May is National Stroke Awareness Month
Would you know what to do if someone around you was having a stroke?
It’s not a fun question to ponder, but it is an important one. Strokes are a leading cause of death and severe disability in the United States, affecting nearly 800,000 Americans every year. Immediate treatment is key to recovery, and every second counts – nearly 2 million brain cells die every minute a stroke remains untreated.
A stroke can happen to anyone, at any time, so it’s important that everyone knows how to recognize and respond to stroke symptoms. That’s why every May is National Stroke Awareness Month, an annual health campaign that seeks to educate the public about the basics of stroke.
What is a stroke?
A stroke occurs when blood flow to part of the brain is reduced or restricted, causing tissue death. There are three types of strokes:
- Ischemic Stroke, which occurs when blood vessels in the brain are blocked
- Hemorrhagic Stroke, which occurs when blood vessels in the brain burst
- Transient Ischemic Attacks (TIA), also known as a ministroke, which is a temporary reduction in blood flow due to blockage.
Brain tissue begins to die very quickly without access to oxygen-rich blood. If not treated immediately, a stroke can lead to severe and permanent disability and, eventually, death.
What causes a stroke?
There are a variety of potential causes depending on the type of stroke that occurs. Ischemic Strokes and TIAs are usually caused by a buildup of fatty deposits in the blood vessels. They can also be caused by debris (such as blood clots) that travels from other areas of the body. Hemorrhagic Strokes are caused by a number of factors, including high blood pressure, overuse of blood thinners, brain aneurysms, and physical trauma (including from an untreated Ischemic Stroke.)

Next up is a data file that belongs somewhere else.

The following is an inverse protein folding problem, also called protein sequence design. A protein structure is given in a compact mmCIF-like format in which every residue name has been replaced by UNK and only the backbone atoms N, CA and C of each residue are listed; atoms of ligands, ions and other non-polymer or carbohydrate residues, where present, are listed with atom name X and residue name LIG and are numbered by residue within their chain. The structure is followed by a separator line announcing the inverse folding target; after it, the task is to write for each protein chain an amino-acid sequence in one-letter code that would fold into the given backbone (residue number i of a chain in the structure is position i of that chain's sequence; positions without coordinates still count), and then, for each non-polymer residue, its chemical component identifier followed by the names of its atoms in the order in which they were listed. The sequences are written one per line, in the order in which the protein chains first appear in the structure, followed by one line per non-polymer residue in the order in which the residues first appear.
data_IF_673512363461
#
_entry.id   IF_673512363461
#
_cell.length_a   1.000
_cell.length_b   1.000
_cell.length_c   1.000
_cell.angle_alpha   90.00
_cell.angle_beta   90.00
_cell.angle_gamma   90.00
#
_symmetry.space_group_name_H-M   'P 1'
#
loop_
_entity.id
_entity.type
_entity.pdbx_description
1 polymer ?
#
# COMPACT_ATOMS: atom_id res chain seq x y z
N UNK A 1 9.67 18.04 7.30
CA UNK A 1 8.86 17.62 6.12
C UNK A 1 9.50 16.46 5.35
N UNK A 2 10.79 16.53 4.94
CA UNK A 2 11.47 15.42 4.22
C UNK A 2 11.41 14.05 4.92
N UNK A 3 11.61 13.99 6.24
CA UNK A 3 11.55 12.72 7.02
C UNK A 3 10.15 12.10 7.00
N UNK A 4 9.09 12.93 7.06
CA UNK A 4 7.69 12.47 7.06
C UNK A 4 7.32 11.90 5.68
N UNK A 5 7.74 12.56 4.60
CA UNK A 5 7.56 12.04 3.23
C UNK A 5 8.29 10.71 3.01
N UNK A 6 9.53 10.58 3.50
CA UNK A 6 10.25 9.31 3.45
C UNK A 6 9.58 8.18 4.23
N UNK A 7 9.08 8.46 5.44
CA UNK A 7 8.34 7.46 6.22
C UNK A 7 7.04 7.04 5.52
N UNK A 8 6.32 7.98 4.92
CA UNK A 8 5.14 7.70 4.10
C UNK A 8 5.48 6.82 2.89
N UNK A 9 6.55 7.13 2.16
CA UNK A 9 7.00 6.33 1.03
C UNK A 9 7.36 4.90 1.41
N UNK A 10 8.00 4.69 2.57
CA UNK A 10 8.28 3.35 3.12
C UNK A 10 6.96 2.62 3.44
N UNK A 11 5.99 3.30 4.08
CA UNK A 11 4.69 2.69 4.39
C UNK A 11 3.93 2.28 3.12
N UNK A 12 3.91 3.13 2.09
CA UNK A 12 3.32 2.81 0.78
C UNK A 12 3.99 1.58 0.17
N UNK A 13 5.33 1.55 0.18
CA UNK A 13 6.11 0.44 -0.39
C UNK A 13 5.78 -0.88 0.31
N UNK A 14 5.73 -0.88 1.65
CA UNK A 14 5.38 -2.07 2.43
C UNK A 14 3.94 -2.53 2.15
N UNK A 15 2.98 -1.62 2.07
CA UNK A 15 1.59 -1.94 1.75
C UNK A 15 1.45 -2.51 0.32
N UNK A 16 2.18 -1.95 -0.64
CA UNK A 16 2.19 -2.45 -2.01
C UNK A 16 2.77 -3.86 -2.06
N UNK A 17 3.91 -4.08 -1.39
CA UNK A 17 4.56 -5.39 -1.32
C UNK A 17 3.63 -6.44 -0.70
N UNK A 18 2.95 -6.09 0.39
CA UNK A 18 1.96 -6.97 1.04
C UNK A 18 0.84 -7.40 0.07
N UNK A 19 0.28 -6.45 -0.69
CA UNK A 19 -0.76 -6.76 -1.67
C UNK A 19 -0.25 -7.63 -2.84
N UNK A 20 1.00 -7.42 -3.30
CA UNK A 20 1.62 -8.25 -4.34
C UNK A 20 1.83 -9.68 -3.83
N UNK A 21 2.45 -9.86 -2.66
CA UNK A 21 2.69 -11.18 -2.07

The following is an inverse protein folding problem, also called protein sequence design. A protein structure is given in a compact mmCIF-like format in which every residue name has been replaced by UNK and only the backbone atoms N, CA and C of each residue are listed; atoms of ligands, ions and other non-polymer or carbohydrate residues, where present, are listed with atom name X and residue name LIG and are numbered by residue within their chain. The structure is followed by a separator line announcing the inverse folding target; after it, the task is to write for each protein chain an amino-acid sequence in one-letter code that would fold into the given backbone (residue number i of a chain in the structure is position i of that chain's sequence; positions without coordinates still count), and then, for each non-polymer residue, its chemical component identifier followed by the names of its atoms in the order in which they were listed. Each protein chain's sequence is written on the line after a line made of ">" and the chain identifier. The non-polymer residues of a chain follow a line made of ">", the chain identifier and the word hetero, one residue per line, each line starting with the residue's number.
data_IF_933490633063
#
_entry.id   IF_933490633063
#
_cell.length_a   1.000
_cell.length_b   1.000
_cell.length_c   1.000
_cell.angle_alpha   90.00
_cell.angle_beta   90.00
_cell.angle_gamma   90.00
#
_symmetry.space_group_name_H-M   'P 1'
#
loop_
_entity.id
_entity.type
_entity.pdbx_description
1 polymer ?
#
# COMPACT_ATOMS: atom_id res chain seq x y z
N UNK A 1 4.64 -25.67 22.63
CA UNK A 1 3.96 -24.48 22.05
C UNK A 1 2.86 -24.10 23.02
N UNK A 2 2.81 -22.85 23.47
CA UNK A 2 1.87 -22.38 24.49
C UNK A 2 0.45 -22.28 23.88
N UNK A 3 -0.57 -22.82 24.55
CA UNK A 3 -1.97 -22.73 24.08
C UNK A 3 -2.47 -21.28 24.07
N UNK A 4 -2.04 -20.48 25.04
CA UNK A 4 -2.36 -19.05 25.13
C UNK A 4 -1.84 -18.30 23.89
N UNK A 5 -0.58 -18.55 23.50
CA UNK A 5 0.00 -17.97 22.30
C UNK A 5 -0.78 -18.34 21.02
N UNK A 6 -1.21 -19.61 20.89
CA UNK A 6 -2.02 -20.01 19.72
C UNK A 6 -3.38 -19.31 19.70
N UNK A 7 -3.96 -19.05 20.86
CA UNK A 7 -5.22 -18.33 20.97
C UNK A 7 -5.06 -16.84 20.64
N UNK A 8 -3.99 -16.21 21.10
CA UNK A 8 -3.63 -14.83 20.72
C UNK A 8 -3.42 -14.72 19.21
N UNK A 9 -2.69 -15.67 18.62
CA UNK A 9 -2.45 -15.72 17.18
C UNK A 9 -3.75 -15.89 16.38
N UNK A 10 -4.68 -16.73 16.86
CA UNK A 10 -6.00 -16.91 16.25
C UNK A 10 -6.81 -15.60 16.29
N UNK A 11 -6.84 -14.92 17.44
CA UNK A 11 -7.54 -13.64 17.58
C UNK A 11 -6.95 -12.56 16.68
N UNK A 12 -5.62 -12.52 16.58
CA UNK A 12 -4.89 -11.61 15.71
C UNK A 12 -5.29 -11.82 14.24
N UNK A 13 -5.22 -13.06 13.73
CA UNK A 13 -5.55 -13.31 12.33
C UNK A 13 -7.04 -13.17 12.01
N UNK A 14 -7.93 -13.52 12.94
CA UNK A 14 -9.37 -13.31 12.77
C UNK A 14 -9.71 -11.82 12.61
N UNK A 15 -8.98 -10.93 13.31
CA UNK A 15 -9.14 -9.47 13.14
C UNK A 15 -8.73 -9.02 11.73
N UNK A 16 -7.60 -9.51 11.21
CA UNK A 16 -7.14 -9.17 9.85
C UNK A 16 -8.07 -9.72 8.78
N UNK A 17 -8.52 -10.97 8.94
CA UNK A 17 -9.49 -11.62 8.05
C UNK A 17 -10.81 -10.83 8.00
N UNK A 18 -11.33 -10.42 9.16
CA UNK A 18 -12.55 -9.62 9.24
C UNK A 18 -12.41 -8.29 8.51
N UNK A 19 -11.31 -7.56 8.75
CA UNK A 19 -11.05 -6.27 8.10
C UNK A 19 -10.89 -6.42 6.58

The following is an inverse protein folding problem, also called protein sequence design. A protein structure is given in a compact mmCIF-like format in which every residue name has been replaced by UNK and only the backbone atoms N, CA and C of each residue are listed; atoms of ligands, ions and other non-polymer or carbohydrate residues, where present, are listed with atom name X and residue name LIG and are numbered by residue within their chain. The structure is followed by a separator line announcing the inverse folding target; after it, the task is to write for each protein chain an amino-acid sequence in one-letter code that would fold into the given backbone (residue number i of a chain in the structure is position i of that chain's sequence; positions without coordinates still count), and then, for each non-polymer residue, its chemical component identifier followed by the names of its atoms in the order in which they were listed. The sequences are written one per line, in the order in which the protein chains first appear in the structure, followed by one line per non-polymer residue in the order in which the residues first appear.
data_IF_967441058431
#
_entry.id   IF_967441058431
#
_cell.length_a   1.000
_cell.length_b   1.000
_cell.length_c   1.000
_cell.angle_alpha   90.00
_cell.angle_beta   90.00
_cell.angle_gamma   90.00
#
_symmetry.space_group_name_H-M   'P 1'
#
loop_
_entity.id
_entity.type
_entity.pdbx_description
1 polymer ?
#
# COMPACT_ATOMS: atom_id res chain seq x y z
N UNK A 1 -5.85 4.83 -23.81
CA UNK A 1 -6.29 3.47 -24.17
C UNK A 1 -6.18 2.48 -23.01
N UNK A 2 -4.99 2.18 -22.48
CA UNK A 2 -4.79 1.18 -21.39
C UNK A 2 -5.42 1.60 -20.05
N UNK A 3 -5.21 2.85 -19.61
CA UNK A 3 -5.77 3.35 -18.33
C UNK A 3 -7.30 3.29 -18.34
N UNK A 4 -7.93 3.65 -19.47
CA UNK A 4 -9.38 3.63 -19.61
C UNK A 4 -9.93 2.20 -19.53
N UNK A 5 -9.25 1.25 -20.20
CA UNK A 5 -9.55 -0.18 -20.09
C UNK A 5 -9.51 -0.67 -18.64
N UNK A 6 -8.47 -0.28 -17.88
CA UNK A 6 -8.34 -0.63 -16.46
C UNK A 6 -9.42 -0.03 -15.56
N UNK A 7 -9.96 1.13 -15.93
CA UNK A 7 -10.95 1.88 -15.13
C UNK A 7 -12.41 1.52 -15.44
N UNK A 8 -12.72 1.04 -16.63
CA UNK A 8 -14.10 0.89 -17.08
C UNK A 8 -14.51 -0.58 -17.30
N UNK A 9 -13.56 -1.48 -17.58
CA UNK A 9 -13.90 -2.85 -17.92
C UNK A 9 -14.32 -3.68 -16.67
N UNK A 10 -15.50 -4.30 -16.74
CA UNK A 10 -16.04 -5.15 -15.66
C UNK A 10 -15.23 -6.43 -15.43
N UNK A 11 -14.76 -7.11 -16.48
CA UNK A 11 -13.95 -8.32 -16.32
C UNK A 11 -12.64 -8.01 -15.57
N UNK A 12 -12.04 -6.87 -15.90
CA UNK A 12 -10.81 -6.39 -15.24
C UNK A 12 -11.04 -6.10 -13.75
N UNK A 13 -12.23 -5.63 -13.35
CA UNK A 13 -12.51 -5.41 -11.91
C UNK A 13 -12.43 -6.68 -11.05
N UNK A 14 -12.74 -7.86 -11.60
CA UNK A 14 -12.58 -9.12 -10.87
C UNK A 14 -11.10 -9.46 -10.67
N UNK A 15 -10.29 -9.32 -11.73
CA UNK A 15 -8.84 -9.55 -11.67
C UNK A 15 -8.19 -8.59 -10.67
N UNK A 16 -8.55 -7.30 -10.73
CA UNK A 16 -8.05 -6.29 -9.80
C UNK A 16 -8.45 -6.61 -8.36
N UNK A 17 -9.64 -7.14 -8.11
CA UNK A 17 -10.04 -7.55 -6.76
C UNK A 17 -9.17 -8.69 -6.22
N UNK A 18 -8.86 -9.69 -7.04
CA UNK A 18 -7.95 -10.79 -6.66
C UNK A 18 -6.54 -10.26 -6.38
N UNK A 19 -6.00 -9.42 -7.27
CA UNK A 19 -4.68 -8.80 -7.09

Who is at risk of stroke?
A stroke can happen to anyone, even children, but there are risk factors that can increase your odds of suffering a stroke. Some factors, such as your age, sex, and ethnicity, are out of your control; others are lifestyle choices that can be changed or managed. These include:
- Heavy Alcohol Use
- High Blood Pressure
- High Cholesterol
- Cardiovascular Disease
- Personal or family history of stroke
- Use of hormones such as birth control or estrogen therapy
Stroke Signs and Symptoms
It’s very important to spot a stroke immediately and seek prompt medical attention. The symptoms of a stroke happen suddenly and can include:
- Trouble speaking or understanding speech. Your voice may be slurred or sound strange. You may experience confusion or not understand what others are saying.
- Numbness or paralysis of the face, arm or leg. This usually occurs on just one side of the body. You may have trouble lifting or raising your limbs, and one side of your smile may droop.
- Changes in vision. You may experience blurred or darkened vision in one or both eyes.
- Loss of coordination. You may have sudden dizziness, loss of balance or trouble walking.
- Severe headache. Some stroke sufferers experience a sudden, severe headache. This may be accompanied by nausea, vomiting, dizziness or altered consciousness.
One easy way to remember the signs of a stroke and how to respond is by using the acronym F.A.S.T:
- F – FACE: Ask them to smile. Is it uneven or weak on one side?
- A – ARMS: Ask them to raise both arms. Does one arm drift downward?
- S – SPEECH: Ask them to repeat a simple sentence. Is their speech slurred or strange?
- T – TIME: If you see any of these signs, call 9-1-1 immediately.
Seek Medical Attention Immediately
A stroke is a medical emergency that requires immediate attention. If you suspect a stroke, call 9-1-1 immediately – never attempt to drive yourself or others to the hospital during a stroke. First responders can often begin treatment in the ambulance and alert the hospital staff to a possible stroke, allowing them to prep equipment for immediate use.
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